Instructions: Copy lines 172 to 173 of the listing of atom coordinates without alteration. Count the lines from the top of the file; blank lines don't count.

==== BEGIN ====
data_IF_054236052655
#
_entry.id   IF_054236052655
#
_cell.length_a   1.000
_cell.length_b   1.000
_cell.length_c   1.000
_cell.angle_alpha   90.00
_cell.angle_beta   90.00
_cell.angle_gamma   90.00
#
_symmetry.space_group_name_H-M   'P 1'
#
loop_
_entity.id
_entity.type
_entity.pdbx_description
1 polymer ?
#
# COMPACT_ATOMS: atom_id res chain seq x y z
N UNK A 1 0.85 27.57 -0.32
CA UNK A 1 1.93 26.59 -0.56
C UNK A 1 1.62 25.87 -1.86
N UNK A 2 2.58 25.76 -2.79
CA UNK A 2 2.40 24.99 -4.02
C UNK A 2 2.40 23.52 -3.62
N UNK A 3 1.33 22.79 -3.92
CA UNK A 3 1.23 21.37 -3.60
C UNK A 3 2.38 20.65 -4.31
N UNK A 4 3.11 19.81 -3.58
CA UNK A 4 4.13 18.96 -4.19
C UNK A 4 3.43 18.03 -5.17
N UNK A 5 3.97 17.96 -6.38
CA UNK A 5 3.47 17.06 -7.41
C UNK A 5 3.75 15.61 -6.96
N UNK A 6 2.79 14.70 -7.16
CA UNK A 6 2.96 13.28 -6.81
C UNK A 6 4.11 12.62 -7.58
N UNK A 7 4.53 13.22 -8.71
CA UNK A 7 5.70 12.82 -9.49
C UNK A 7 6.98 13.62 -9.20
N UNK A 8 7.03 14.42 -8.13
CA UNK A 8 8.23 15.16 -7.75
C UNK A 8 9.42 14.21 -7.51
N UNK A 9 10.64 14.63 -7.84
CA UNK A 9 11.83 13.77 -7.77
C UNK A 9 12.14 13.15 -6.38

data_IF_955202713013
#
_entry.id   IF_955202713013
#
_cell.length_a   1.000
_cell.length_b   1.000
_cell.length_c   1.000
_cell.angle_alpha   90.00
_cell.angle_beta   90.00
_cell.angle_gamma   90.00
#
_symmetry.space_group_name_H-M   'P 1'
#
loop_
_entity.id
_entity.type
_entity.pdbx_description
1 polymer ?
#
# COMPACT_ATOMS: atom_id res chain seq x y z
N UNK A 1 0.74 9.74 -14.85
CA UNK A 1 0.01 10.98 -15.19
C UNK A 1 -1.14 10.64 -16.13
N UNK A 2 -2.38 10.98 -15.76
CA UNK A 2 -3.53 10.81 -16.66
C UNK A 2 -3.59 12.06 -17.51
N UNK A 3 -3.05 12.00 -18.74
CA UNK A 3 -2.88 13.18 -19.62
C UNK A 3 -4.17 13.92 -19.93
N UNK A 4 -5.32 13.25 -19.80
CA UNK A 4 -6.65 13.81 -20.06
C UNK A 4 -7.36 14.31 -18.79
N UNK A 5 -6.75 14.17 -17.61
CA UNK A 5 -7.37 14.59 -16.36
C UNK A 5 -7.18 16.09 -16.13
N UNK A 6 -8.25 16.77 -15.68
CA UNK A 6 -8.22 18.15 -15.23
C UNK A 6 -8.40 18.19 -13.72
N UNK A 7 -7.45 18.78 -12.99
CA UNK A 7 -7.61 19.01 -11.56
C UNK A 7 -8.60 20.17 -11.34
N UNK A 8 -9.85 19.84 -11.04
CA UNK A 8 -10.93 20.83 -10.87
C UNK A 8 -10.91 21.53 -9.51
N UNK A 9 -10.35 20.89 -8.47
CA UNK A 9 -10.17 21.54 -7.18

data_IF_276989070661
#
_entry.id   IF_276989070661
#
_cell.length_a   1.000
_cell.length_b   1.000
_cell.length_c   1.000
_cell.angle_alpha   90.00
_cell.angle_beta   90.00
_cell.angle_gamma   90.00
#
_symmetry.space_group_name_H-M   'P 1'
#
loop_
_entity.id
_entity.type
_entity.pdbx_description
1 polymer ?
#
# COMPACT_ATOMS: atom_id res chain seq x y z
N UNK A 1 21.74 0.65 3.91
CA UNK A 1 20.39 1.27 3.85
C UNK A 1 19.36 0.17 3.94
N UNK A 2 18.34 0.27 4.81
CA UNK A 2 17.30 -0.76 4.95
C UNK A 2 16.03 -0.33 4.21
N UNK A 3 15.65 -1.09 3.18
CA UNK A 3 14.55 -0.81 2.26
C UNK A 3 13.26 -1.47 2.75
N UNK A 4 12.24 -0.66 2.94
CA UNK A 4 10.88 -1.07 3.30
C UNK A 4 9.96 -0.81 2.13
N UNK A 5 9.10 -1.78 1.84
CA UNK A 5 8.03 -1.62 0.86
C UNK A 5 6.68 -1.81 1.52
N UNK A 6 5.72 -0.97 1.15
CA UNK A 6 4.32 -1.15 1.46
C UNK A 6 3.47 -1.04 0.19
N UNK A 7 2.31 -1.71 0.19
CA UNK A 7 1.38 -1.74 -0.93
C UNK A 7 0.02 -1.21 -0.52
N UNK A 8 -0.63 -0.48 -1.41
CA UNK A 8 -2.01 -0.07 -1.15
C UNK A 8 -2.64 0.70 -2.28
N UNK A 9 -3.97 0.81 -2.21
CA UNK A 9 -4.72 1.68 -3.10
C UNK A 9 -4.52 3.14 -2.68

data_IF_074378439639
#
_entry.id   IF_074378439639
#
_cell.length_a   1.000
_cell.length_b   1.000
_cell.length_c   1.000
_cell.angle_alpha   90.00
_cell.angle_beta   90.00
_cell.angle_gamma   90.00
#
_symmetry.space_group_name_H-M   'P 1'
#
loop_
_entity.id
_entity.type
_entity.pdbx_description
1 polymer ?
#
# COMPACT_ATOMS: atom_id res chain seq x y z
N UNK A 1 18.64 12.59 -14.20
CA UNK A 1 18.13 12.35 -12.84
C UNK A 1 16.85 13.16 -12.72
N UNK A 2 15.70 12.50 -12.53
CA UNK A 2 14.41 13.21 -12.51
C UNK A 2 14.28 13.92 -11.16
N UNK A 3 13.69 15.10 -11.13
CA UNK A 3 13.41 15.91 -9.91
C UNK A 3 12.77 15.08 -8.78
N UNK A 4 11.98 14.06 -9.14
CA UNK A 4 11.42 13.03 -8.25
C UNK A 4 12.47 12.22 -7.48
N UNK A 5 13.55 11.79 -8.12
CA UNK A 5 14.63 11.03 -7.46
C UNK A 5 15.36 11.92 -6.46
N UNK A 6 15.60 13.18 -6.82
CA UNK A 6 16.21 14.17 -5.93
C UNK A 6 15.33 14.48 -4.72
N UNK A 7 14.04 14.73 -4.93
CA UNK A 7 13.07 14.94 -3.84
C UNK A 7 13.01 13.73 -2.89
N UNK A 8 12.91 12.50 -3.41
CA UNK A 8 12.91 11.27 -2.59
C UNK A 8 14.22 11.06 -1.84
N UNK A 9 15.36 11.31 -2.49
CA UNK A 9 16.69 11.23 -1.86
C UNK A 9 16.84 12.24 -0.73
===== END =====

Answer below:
C UNK A 4 12.47 12.22 -7.48
N UNK A 5 13.55 11.79 -8.12